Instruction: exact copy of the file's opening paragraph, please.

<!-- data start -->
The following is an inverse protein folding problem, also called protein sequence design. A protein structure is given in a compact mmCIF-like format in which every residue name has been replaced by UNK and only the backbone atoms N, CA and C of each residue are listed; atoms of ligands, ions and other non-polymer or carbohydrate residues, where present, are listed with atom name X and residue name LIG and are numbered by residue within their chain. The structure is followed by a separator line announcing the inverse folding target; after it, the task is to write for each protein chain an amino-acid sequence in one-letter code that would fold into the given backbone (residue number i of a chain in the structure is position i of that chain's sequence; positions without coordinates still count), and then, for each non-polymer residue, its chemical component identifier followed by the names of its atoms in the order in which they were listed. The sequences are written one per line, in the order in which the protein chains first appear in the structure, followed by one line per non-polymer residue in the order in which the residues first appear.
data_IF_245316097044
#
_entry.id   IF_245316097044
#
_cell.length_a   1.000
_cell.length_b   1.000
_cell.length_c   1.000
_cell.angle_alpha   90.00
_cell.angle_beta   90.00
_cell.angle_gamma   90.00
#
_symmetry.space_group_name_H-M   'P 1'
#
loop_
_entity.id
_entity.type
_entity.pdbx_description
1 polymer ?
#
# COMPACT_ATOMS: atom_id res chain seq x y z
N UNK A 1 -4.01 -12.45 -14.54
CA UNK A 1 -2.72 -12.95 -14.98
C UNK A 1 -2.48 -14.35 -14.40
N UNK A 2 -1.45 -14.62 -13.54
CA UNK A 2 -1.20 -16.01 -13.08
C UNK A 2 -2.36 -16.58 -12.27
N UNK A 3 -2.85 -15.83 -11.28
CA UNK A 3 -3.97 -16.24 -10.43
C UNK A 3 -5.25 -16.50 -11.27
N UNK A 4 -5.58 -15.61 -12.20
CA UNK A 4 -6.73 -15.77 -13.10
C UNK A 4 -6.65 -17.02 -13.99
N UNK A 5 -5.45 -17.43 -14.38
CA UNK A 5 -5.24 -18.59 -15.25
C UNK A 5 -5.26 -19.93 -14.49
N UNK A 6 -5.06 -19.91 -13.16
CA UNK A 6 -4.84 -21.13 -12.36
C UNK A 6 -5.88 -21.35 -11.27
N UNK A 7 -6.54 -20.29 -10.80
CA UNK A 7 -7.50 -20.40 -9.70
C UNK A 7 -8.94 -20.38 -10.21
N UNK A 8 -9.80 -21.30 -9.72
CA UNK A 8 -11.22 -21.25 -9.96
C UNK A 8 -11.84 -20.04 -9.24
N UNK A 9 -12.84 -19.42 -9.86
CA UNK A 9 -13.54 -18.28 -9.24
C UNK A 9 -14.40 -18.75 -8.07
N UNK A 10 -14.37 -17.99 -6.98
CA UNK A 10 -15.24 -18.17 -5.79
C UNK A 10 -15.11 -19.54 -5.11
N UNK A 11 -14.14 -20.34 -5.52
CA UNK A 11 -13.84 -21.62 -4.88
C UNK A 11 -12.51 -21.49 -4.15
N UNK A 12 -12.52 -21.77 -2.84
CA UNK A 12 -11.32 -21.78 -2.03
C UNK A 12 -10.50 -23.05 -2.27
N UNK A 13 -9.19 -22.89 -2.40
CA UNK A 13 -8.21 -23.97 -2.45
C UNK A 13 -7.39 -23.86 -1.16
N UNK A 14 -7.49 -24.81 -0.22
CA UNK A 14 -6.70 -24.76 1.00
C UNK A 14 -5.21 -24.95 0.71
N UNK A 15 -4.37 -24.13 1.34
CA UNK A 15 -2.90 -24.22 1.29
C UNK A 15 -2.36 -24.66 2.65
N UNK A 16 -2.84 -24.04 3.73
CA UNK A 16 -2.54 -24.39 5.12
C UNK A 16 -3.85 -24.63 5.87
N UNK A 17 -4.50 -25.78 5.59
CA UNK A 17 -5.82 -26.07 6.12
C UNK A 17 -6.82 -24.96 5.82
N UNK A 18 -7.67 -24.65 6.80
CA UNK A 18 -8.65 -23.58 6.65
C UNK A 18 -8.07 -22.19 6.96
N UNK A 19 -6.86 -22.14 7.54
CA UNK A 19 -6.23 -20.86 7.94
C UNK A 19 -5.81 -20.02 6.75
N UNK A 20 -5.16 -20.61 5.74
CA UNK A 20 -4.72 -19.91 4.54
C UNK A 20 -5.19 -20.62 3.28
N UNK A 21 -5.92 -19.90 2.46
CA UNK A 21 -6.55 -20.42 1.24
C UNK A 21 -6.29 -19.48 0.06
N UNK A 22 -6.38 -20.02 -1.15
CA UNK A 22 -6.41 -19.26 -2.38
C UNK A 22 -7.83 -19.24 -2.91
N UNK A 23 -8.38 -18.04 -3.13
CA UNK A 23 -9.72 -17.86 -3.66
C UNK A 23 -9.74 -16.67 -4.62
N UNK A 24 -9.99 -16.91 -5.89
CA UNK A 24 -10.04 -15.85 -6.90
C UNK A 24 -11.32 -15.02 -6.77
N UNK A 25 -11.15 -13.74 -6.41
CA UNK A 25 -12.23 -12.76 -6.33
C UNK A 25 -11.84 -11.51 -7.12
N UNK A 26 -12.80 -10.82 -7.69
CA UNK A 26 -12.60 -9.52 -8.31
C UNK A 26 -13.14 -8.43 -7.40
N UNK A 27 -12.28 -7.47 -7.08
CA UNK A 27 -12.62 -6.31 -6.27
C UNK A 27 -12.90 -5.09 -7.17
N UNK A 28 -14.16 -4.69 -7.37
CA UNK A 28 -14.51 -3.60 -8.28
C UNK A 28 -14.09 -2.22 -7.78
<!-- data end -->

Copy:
The following is an inverse protein folding problem, also called protein sequence design. A protein structure is given in a compact mmCIF-like format in which every residue name has been replaced by UNK and only the backbone atoms N, CA and C of each residue are listed; atoms of ligands, ions and other non-polymer or carbohydrate residues, where present, are listed with atom name X and residue name LIG and are numbered by residue within their chain. The structure is followed by a separator line announcing the inverse folding target; after it, the task is to write for each protein chain an amino-acid sequence in one-letter code that would fold into the given backbone (residue number i of a chain in the structure is position i of that chain's sequence; positions without coordinates still count), and then, for each non-polymer residue, its chemical component identifier followed by the names of its atoms in the order in which they were listed. The sequences are written one per line, in the order in which the protein chains first appear in the structure, followed by one line per non-polymer residue in the order in which the residues first appear.